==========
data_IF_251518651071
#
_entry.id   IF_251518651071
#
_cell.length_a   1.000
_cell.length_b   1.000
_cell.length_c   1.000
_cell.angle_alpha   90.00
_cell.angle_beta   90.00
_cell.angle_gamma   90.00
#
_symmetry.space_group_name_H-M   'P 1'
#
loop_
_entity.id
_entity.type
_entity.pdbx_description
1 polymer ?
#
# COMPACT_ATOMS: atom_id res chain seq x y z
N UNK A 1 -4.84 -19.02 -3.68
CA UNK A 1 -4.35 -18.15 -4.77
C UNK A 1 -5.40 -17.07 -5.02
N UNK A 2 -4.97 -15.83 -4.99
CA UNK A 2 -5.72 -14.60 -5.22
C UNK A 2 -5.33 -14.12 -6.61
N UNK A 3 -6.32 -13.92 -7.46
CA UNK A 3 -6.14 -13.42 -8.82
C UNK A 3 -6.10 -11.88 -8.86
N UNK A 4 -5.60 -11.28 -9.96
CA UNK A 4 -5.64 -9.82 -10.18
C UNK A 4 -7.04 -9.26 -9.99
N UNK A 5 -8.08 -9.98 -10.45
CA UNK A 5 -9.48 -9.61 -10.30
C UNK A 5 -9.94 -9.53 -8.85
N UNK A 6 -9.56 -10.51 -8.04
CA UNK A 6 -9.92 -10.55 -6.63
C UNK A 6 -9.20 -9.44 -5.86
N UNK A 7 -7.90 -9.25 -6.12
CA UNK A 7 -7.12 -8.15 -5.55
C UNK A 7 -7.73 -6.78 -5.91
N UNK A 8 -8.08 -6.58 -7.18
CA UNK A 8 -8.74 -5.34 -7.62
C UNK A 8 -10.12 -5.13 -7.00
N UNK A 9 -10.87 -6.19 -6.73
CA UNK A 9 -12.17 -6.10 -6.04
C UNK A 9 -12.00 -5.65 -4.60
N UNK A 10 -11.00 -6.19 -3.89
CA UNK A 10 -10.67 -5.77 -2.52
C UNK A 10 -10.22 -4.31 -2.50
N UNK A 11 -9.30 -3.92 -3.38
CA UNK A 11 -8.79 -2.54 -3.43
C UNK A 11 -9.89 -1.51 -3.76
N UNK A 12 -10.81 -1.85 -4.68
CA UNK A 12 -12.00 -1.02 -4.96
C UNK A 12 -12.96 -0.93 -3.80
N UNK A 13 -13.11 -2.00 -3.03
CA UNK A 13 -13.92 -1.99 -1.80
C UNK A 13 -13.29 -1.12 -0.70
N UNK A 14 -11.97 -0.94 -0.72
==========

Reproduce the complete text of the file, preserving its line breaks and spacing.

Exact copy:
data_IF_251518651071
#
_entry.id   IF_251518651071
#
_cell.length_a   1.000
_cell.length_b   1.000
_cell.length_c   1.000
_cell.angle_alpha   90.00
_cell.angle_beta   90.00
_cell.angle_gamma   90.00
#
_symmetry.space_group_name_H-M   'P 1'
#
loop_
_entity.id
_entity.type
_entity.pdbx_description
1 polymer ?
#
# COMPACT_ATOMS: atom_id res chain seq x y z
N UNK A 1 -4.84 -19.02 -3.68
CA UNK A 1 -4.35 -18.15 -4.77
C UNK A 1 -5.40 -17.07 -5.02
N UNK A 2 -4.97 -15.83 -4.99
CA UNK A 2 -5.72 -14.60 -5.22
C UNK A 2 -5.33 -14.12 -6.61
N UNK A 3 -6.32 -13.92 -7.46
CA UNK A 3 -6.14 -13.42 -8.82
C UNK A 3 -6.10 -11.88 -8.86
N UNK A 4 -5.60 -11.28 -9.96
CA UNK A 4 -5.64 -9.82 -10.18
C UNK A 4 -7.04 -9.26 -9.99
N UNK A 5 -8.08 -9.98 -10.45
CA UNK A 5 -9.48 -9.61 -10.30
C UNK A 5 -9.94 -9.53 -8.85
N UNK A 6 -9.56 -10.51 -8.04
CA UNK A 6 -9.92 -10.55 -6.63
C UNK A 6 -9.20 -9.44 -5.86
N UNK A 7 -7.90 -9.25 -6.12
CA UNK A 7 -7.12 -8.15 -5.55
C UNK A 7 -7.73 -6.78 -5.91
N UNK A 8 -8.08 -6.58 -7.18
CA UNK A 8 -8.74 -5.34 -7.62
C UNK A 8 -10.12 -5.13 -7.00
N UNK A 9 -10.87 -6.19 -6.73
CA UNK A 9 -12.17 -6.10 -6.04
C UNK A 9 -12.00 -5.65 -4.60
N UNK A 10 -11.00 -6.19 -3.89
CA UNK A 10 -10.67 -5.77 -2.52
C UNK A 10 -10.22 -4.31 -2.50
N UNK A 11 -9.30 -3.92 -3.38
CA UNK A 11 -8.79 -2.54 -3.43
C UNK A 11 -9.89 -1.51 -3.76
N UNK A 12 -10.81 -1.85 -4.68
CA UNK A 12 -12.00 -1.02 -4.96
C UNK A 12 -12.96 -0.93 -3.80
N UNK A 13 -13.11 -2.00 -3.03
CA UNK A 13 -13.92 -1.99 -1.80
C UNK A 13 -13.29 -1.12 -0.70
N UNK A 14 -11.97 -0.94 -0.72